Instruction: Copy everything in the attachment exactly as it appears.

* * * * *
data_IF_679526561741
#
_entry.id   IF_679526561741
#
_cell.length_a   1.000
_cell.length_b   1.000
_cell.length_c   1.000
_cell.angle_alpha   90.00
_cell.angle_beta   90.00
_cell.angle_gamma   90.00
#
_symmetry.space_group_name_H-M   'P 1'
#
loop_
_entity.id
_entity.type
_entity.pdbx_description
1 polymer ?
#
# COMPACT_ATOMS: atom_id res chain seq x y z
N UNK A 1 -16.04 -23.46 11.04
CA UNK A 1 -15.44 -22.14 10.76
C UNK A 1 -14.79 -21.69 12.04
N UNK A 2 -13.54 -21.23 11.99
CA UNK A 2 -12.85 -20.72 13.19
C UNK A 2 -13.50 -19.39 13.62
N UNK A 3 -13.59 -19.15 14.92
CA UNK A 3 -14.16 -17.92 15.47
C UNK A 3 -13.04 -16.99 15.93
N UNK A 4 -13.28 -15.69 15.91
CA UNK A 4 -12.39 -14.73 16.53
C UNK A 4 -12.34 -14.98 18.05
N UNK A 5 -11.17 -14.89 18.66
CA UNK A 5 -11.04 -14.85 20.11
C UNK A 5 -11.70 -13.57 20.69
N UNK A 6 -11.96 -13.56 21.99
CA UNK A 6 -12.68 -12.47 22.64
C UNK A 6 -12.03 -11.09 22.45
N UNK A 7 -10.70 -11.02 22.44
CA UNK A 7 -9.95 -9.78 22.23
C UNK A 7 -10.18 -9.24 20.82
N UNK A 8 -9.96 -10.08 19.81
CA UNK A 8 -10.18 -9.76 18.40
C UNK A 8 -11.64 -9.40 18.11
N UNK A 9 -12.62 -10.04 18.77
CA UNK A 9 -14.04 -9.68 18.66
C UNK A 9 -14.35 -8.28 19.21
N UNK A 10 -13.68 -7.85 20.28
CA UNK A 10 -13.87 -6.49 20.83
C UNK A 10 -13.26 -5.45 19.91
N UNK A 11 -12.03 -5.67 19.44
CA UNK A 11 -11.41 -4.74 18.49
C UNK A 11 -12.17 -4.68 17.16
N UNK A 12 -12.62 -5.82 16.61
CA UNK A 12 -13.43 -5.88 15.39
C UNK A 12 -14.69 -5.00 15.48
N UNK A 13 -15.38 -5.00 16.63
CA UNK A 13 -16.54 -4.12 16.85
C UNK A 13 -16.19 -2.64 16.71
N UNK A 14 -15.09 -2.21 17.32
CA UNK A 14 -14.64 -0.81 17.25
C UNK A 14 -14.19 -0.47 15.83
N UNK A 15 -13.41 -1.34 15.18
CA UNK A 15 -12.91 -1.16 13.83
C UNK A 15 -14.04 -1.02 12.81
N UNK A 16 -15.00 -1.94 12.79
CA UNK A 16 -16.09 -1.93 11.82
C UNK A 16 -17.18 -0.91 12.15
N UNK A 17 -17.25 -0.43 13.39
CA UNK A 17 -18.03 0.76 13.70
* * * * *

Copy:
data_IF_679526561741
#
_entry.id   IF_679526561741
#
_cell.length_a   1.000
_cell.length_b   1.000
_cell.length_c   1.000
_cell.angle_alpha   90.00
_cell.angle_beta   90.00
_cell.angle_gamma   90.00
#
_symmetry.space_group_name_H-M   'P 1'
#
loop_
_entity.id
_entity.type
_entity.pdbx_description
1 polymer ?
#
# COMPACT_ATOMS: atom_id res chain seq x y z
N UNK A 1 -16.04 -23.46 11.04
CA UNK A 1 -15.44 -22.14 10.76
C UNK A 1 -14.79 -21.69 12.04
N UNK A 2 -13.54 -21.23 11.99
CA UNK A 2 -12.85 -20.72 13.19
C UNK A 2 -13.50 -19.39 13.62
N UNK A 3 -13.59 -19.15 14.92
CA UNK A 3 -14.16 -17.92 15.47
C UNK A 3 -13.04 -16.99 15.93
N UNK A 4 -13.28 -15.69 15.91
CA UNK A 4 -12.39 -14.73 16.53
C UNK A 4 -12.34 -14.98 18.05
N UNK A 5 -11.17 -14.89 18.66
CA UNK A 5 -11.04 -14.85 20.11
C UNK A 5 -11.70 -13.57 20.69
N UNK A 6 -11.96 -13.56 21.99
CA UNK A 6 -12.68 -12.47 22.64
C UNK A 6 -12.03 -11.09 22.45
N UNK A 7 -10.70 -11.02 22.44
CA UNK A 7 -9.95 -9.78 22.23
C UNK A 7 -10.18 -9.24 20.82
N UNK A 8 -9.96 -10.08 19.81
CA UNK A 8 -10.18 -9.76 18.40
C UNK A 8 -11.64 -9.40 18.11
N UNK A 9 -12.62 -10.04 18.77
CA UNK A 9 -14.04 -9.68 18.66
C UNK A 9 -14.35 -8.28 19.21
N UNK A 10 -13.68 -7.85 20.28
CA UNK A 10 -13.87 -6.49 20.83
C UNK A 10 -13.26 -5.45 19.91
N UNK A 11 -12.03 -5.67 19.44
CA UNK A 11 -11.41 -4.74 18.49
C UNK A 11 -12.17 -4.68 17.16
N UNK A 12 -12.62 -5.82 16.61
CA UNK A 12 -13.43 -5.88 15.39
C UNK A 12 -14.69 -5.00 15.48
N UNK A 13 -15.38 -5.00 16.63
CA UNK A 13 -16.54 -4.12 16.85
C UNK A 13 -16.19 -2.64 16.71
N UNK A 14 -15.09 -2.21 17.32
CA UNK A 14 -14.64 -0.81 17.25
C UNK A 14 -14.19 -0.47 15.83
N UNK A 15 -13.41 -1.34 15.18
CA UNK A 15 -12.91 -1.16 13.83
C UNK A 15 -14.04 -1.02 12.81
N UNK A 16 -15.00 -1.94 12.79
CA UNK A 16 -16.09 -1.93 11.82
C UNK A 16 -17.18 -0.91 12.15
N UNK A 17 -17.25 -0.43 13.39
CA UNK A 17 -18.03 0.76 13.70